Kanti Ganguly, general secretary of PRPS and the president of NPRD, urged the disabled people to come out of any illusion of securing benefits from this government. “This government has done nothing for us,” he said to the people, “except initiating a scheme called Manobik which too is basically exclusionary in nature.” He reminded the people that NPRD was the first organisation in India which raised the demand of a Uniform Disability Identity (UDID) when no one else was talking about it. However, he rued the fact that West Bengal continues to be one of the worst performing states in so far as enrolling people in the UDID. Ganguly declared that if steps are not taken to implement the provisions of the Act within three months, PRPS will go on a state-wide struggle.

Addressing the programme, Sujan Chakraborty, leader of CPI(M) in the state assembly, decried the government for its complete lack of attention on this section of the society. He said, “that tens and thousands of disabled citizens had to descend to the city braving all obstacles to demand what the parliament had accorded, is a monumental shame on the government, which claims initiating people-friendly steps.” He assured the gathering that the Left parties and all other opposition forces in the state legislature would raise the demands of the disabled people in unison. He also exhorted the people of the state to rally around the disabled people because it is not the struggle of the disabled people alone but a struggle of all the marginalised sections of the people.

Abdul Mannan, leader of opposition in the state legislature, addressed the gathering and ensured full cooperation both inside the assembly and outside of it on the issues concerning the disabled people of the state. The rally was addressed by Wasim Kapur, the renowned painter, Mandakranta Sen, one of the leading poets of contemporary Bengal, Ishita Mukherjee, one of the leading academicians of the state, among others.

A delegation under the leadership of Sailen Choudhury, the president of PRPS, met the state disability commissioner and submitted a memorandum containing the demands. The commissioner assured the delegation of taking all possible steps to address their concerns.

HARYANA

ON the call of the Viklang Adhikar Manch (VAM) Haryana, an affiliate of NPRD, the disabled in the state observed a one day hunger strike on December 3 – International Day of Disabled Persons. This was organised to expose the apathy of the state government towards the disabled. “An appeal of the disabled to the people” titled leaflets were distributed to expose the hollow promises of the Haryana state government towards the disabled.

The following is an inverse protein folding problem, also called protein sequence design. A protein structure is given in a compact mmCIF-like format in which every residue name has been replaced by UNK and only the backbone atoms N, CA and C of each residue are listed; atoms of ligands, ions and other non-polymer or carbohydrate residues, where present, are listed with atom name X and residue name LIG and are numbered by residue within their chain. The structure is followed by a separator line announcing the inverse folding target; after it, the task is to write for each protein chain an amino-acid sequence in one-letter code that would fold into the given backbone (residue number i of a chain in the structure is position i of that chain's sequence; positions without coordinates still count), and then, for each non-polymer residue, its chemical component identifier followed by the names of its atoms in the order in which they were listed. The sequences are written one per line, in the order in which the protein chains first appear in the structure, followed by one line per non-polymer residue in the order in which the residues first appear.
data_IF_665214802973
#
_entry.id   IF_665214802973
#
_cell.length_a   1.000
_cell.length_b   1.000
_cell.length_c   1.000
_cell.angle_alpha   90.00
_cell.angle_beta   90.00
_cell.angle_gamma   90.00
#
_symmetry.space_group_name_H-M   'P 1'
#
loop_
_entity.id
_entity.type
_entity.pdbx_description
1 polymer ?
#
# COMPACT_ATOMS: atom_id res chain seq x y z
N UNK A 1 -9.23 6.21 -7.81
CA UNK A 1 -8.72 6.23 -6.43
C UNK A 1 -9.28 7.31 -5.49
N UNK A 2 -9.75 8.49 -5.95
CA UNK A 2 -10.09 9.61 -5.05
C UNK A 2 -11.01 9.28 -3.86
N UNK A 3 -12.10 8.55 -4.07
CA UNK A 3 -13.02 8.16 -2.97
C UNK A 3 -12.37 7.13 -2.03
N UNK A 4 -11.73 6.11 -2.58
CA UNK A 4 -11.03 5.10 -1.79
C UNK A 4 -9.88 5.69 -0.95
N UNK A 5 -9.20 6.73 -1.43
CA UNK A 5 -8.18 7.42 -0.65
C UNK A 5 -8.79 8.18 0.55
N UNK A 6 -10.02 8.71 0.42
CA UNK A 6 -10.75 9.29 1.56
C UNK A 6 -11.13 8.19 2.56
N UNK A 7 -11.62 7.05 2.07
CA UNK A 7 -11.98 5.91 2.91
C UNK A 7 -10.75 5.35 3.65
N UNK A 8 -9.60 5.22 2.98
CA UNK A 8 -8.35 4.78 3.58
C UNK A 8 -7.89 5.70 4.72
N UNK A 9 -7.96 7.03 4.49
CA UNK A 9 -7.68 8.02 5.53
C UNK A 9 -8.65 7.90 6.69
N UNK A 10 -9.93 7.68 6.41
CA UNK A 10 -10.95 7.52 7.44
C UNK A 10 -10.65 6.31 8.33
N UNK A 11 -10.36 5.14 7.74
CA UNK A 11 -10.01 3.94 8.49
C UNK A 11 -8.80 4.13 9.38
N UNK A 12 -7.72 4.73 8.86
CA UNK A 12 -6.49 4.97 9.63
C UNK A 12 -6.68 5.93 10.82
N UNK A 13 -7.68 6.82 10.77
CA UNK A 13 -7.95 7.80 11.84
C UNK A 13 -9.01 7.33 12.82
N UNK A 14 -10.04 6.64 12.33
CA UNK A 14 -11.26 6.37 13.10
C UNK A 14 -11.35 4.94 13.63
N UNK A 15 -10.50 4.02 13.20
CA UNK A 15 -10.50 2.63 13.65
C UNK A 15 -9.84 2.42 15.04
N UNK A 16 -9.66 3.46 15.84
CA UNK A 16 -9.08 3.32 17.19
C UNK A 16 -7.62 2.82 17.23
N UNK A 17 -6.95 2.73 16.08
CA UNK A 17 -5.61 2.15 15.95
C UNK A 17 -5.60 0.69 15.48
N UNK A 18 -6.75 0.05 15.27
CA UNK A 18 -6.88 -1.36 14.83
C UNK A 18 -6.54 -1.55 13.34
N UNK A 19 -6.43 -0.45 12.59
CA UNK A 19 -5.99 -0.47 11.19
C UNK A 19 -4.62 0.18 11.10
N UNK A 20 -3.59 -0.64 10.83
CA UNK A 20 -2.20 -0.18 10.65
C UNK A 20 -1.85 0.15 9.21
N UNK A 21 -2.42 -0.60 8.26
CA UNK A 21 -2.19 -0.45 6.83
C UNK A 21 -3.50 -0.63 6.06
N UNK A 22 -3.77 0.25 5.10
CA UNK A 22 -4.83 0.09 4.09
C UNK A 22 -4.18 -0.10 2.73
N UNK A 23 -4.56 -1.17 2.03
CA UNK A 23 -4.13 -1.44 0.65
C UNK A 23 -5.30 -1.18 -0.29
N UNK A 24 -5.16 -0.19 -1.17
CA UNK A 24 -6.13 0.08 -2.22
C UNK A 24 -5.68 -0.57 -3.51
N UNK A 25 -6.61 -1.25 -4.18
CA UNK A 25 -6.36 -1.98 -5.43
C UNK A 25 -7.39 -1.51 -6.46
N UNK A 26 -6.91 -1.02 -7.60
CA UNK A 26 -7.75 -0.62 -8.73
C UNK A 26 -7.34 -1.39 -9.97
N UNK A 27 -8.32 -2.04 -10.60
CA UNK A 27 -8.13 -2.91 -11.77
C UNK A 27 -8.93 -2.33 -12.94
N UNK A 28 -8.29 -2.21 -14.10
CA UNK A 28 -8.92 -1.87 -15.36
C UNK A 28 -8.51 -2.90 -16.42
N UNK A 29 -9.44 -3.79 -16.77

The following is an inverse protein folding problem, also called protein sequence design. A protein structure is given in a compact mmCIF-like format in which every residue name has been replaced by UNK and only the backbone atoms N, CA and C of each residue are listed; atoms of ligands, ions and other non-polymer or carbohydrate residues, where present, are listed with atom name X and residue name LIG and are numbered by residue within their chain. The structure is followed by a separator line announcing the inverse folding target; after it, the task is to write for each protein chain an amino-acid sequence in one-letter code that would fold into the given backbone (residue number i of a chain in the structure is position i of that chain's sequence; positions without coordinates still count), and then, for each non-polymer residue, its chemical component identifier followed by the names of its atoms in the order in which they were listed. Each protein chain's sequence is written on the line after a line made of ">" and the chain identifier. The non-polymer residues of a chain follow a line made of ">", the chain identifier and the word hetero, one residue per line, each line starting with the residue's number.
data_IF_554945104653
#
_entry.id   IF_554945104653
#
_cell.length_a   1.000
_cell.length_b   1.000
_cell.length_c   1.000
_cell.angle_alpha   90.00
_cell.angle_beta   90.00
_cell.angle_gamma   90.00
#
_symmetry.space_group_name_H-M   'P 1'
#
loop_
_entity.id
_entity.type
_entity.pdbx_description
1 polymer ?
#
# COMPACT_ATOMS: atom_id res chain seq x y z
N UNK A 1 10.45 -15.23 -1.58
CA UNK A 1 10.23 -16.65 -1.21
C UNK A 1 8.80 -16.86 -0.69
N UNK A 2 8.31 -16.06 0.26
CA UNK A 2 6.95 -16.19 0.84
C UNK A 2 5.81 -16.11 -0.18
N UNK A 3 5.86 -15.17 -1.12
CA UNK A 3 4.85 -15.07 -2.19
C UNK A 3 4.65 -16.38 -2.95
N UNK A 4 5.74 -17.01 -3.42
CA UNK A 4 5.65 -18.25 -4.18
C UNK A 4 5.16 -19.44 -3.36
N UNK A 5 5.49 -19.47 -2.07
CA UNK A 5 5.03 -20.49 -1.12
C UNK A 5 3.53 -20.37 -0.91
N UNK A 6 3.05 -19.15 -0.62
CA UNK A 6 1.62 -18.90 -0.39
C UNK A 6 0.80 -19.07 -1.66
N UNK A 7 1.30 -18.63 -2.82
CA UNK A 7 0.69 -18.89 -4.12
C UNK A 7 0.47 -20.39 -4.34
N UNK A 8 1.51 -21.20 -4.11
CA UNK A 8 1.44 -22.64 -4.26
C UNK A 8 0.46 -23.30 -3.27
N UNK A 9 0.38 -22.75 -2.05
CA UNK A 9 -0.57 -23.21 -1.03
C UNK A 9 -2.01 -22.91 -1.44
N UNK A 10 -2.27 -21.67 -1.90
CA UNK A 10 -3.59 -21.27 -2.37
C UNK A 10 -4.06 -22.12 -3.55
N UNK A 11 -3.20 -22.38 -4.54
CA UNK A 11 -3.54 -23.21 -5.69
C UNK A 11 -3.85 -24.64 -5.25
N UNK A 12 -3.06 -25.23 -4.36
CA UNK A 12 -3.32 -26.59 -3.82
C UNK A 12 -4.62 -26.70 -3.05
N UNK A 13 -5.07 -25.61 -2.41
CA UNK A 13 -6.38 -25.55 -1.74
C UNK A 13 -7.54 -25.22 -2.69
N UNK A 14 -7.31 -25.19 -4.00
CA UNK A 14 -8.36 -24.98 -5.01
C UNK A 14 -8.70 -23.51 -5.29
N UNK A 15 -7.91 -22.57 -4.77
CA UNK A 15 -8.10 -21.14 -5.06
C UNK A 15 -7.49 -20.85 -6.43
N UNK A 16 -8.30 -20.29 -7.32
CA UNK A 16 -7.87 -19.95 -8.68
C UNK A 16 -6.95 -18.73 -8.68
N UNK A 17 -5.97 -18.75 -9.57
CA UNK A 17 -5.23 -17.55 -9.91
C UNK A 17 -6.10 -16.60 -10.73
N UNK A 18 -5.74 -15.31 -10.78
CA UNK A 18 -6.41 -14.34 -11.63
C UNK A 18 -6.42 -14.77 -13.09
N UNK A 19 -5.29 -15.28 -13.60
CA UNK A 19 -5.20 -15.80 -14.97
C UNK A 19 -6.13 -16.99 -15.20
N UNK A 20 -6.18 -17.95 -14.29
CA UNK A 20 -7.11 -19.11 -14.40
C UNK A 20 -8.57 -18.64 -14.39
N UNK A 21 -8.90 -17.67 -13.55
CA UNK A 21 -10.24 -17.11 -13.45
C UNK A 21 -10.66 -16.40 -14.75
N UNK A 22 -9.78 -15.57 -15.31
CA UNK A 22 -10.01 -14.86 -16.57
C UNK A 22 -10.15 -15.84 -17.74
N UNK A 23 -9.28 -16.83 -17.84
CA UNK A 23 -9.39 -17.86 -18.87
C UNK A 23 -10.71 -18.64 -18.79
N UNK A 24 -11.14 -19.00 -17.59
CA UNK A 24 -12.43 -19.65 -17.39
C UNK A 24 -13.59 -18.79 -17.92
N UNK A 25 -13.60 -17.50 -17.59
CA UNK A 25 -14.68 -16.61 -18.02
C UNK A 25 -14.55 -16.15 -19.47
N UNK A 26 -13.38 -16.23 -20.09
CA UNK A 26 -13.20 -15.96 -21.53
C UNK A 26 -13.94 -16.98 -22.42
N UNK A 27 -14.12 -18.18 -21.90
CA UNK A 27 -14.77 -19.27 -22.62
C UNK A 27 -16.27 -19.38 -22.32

The hunger strikes were observed in Hisar, Karnal, Kaithal, Jind, Fatehabad and Sonipat districts. Memorandum addressed to the prime minister was submitted to respective district collectors and other subordinate officers.

Under the banner of ‘Netraheen Kalyan Manch’ (welfare forum for the blind) a demonstration was held on December 3, in front of the office of social justice and disability welfare department at Panchkula.

The Haryana state government sponsored programme was held in Kurukshetra. This was supposed to be attended by the chief minister. However, he did not attend and instead, Krishan Bedi minister for social justice and empowerment attended the state level function. On hearing the speech of the minister that was rhetorical about the false claims of delivery, the disabled started shouting slogans against the minister. This led to the arrest of Ravindra Nalvi, one of the disabled activists. It was only at late night after protest actions by the disabled, that he was released. The VAM strongly condemned the high-handedness of the police and wrote a complaint to the prime minister seeking action against the minister at whose behest Ravindra Nalvi was arrested. The protest of the disabled was also supported by the CPI(M).

MAIN DEMANDS OF THE STRIKE

(a) Disability law 2016 should be implemented in Haryana

(b) Vacant posts of the disabled should be filled up and temporary employees be regularised

(c) Free pass facility should be provided to those who have 40 per cent disability

(d) BPL cards should be made for the deserving disabled according to the SC guidelines  

(e) A monthly pension of Rs 5000 should be disbursed to the disabled

(f) Artificial limbs should be provided to the disabled and the GST on them should be waived off

(g) Disability certificate should be given at the PHC level and the process should be simplified

(h) Loans for self-employment should be given to the disabled without any interest

(i) Special schools and colleges for the deaf, dumb and blind should be opened at the district level.